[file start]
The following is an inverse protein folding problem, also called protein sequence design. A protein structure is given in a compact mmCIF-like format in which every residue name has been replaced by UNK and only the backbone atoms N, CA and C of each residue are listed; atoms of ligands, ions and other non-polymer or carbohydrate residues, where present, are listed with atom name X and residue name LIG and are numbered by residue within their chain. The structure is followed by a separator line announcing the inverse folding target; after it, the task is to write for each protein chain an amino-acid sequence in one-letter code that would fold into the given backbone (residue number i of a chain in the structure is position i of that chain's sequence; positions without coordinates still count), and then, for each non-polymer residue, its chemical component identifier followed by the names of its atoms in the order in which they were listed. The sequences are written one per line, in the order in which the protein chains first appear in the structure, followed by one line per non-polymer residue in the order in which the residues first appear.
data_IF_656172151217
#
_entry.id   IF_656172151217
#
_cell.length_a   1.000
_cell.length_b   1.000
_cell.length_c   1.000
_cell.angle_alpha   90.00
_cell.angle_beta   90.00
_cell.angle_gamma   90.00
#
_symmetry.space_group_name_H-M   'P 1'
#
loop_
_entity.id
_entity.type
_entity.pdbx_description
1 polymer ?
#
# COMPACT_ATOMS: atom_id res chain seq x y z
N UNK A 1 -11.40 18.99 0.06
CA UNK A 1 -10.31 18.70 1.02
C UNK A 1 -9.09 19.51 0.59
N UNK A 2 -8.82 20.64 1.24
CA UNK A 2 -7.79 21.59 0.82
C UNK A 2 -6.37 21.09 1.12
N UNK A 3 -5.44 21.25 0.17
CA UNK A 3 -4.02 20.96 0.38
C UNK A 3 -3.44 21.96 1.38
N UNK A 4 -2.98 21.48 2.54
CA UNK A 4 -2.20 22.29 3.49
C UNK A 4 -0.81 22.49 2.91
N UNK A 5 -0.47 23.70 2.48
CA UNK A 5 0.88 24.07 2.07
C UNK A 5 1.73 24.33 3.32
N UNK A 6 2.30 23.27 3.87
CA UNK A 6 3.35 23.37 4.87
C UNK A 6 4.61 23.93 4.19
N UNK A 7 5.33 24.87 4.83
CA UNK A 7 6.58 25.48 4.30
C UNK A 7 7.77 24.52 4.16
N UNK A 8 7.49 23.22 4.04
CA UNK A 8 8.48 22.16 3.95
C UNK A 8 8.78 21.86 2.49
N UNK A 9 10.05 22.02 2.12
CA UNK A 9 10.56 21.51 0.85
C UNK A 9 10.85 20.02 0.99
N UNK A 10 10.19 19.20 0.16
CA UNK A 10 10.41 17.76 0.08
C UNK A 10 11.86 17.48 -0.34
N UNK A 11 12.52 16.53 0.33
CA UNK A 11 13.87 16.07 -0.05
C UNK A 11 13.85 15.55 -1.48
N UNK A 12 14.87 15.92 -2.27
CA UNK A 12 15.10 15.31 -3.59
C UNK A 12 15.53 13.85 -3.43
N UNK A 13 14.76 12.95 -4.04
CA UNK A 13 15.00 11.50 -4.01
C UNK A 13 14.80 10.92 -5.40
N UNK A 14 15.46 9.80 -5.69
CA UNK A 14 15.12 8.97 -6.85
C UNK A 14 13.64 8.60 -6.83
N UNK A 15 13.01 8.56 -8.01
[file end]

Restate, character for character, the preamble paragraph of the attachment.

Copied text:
The following is an inverse protein folding problem, also called protein sequence design. A protein structure is given in a compact mmCIF-like format in which every residue name has been replaced by UNK and only the backbone atoms N, CA and C of each residue are listed; atoms of ligands, ions and other non-polymer or carbohydrate residues, where present, are listed with atom name X and residue name LIG and are numbered by residue within their chain. The structure is followed by a separator line announcing the inverse folding target; after it, the task is to write for each protein chain an amino-acid sequence in one-letter code that would fold into the given backbone (residue number i of a chain in the structure is position i of that chain's sequence; positions without coordinates still count), and then, for each non-polymer residue, its chemical component identifier followed by the names of its atoms in the order in which they were listed. The sequences are written one per line, in the order in which the protein chains first appear in the structure, followed by one line per non-polymer residue in the order in which the residues first appear.